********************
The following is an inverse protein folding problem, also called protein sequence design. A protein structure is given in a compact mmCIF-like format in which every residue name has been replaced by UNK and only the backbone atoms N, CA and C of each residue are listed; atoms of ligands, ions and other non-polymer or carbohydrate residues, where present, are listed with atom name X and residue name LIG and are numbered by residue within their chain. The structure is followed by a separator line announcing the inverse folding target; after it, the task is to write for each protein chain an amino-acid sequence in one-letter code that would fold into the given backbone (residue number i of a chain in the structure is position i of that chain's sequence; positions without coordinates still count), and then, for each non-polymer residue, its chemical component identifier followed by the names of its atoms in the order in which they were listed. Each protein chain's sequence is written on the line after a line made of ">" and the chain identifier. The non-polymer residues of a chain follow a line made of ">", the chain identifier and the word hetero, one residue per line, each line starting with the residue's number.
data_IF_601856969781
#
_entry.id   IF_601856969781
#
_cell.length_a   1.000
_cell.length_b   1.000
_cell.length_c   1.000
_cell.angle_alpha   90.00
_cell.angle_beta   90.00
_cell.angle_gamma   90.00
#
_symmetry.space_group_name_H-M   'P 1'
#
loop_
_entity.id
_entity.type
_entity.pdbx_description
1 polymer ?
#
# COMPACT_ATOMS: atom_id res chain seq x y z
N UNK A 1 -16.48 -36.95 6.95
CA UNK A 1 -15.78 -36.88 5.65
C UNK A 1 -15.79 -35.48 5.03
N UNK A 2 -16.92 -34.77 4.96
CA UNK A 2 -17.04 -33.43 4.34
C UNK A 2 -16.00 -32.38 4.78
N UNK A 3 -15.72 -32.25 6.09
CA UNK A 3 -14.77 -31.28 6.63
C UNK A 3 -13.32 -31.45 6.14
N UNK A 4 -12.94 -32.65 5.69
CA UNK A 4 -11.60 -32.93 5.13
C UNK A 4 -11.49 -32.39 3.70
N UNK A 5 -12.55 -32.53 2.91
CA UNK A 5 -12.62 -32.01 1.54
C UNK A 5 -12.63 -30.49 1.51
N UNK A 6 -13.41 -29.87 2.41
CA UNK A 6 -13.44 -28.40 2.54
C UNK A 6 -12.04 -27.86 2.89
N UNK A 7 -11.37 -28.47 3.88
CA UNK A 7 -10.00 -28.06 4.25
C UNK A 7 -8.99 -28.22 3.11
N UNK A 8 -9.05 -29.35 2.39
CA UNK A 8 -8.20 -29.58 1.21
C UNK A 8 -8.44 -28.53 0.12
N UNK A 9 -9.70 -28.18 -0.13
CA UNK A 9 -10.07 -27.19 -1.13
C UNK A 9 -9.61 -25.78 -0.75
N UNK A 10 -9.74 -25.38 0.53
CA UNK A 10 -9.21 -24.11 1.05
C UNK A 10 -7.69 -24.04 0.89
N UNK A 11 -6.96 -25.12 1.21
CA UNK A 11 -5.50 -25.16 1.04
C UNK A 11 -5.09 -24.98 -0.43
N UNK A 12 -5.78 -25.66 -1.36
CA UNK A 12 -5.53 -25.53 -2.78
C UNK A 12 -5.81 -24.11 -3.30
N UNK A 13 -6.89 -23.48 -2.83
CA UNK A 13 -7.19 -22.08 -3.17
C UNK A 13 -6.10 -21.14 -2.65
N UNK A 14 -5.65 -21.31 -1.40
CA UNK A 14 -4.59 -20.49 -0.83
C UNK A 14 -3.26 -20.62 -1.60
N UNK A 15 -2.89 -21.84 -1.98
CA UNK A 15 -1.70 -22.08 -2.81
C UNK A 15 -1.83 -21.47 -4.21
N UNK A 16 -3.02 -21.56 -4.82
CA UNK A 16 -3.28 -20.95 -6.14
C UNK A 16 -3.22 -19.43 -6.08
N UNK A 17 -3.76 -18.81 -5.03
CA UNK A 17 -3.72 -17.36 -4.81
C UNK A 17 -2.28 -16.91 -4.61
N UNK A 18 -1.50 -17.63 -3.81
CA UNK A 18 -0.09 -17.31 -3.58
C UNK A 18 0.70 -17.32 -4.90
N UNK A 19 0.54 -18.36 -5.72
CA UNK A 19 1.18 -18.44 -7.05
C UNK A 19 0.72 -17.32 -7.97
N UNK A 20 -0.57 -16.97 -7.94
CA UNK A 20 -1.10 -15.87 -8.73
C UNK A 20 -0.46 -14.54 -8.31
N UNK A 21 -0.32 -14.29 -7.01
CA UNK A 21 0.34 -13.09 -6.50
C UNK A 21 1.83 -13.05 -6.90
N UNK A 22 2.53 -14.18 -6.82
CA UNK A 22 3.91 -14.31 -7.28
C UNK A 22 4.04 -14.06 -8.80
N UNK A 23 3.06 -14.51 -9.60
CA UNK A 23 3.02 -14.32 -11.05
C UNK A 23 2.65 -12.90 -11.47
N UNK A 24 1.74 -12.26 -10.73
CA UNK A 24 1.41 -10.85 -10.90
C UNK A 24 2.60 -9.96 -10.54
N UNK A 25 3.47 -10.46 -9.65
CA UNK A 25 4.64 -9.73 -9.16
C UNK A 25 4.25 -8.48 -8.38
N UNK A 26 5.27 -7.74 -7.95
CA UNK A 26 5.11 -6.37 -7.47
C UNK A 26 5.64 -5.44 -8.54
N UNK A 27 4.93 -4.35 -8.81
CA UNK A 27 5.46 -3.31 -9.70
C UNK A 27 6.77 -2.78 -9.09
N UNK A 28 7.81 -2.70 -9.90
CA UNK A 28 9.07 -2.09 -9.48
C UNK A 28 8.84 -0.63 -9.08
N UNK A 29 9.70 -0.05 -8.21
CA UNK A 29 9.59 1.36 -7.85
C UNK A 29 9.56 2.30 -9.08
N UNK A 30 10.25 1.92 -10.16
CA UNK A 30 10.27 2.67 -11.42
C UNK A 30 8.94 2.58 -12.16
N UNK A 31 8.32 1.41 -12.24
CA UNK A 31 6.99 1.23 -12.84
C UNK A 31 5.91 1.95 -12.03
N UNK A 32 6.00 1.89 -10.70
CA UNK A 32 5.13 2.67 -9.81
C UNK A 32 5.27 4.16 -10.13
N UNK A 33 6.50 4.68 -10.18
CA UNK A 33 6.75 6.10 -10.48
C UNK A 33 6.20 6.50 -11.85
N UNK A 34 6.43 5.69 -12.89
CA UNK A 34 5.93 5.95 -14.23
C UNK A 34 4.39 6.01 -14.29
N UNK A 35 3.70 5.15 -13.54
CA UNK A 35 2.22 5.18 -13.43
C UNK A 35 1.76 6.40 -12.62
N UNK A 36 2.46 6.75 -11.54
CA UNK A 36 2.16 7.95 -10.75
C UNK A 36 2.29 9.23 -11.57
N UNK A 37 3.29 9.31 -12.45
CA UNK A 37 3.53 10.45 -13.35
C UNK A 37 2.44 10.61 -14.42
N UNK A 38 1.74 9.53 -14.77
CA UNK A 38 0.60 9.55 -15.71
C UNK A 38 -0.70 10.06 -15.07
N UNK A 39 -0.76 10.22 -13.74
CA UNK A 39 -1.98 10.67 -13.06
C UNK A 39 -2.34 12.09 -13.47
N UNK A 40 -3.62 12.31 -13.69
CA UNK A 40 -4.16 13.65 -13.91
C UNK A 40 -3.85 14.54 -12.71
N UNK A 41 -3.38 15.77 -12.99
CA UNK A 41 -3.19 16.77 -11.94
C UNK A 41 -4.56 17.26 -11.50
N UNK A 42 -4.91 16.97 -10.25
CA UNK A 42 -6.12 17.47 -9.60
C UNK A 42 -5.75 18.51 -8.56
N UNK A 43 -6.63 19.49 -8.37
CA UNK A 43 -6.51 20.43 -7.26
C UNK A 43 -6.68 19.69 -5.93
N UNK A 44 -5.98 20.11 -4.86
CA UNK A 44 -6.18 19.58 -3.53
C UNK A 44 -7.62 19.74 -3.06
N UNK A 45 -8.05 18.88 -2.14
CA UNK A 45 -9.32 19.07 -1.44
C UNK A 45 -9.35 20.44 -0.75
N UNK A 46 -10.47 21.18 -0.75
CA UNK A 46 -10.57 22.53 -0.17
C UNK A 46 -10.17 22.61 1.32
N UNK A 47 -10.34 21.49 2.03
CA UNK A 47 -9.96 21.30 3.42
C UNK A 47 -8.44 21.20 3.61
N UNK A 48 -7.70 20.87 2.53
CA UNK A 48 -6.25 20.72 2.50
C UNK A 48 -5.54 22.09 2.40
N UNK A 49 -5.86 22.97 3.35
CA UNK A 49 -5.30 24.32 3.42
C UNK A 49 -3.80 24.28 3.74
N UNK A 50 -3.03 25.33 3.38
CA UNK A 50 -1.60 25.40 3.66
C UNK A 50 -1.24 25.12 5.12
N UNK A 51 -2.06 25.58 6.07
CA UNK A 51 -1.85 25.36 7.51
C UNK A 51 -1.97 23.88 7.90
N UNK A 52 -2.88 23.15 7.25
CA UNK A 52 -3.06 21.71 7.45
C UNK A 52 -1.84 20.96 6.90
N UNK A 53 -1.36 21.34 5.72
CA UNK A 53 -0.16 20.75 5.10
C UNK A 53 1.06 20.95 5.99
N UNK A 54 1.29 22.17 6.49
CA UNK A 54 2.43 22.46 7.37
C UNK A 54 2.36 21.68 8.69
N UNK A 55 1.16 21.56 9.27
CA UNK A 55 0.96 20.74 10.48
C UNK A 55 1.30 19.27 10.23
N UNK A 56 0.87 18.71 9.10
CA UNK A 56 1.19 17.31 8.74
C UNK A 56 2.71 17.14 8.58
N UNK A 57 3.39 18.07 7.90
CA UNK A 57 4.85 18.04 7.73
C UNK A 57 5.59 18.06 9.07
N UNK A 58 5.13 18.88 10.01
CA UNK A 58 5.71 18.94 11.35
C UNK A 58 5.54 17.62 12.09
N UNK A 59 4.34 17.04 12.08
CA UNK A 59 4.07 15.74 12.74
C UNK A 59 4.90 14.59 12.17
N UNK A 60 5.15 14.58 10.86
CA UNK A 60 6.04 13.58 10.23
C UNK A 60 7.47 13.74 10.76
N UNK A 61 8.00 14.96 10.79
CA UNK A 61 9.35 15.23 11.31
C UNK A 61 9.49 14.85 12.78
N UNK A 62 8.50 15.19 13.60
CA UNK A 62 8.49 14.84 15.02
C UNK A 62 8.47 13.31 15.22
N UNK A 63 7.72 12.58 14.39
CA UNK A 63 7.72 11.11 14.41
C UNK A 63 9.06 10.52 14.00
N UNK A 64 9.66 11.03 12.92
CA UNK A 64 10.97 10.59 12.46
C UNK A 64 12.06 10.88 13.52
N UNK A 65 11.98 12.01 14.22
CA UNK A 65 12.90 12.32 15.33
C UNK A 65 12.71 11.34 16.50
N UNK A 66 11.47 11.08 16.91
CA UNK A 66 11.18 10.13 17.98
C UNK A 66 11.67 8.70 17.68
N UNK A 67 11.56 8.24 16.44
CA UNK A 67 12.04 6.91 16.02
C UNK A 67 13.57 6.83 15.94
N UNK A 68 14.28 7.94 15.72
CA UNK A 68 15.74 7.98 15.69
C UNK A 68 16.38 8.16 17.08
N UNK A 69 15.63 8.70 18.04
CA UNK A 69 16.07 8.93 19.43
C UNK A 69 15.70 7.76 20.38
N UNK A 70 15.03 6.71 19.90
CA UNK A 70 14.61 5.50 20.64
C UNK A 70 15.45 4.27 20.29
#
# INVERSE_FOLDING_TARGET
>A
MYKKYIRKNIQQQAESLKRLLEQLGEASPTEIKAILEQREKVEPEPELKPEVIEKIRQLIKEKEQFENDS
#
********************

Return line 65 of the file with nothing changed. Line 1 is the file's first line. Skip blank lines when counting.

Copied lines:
CA UNK A 15 -1.70 -22.08 -2.81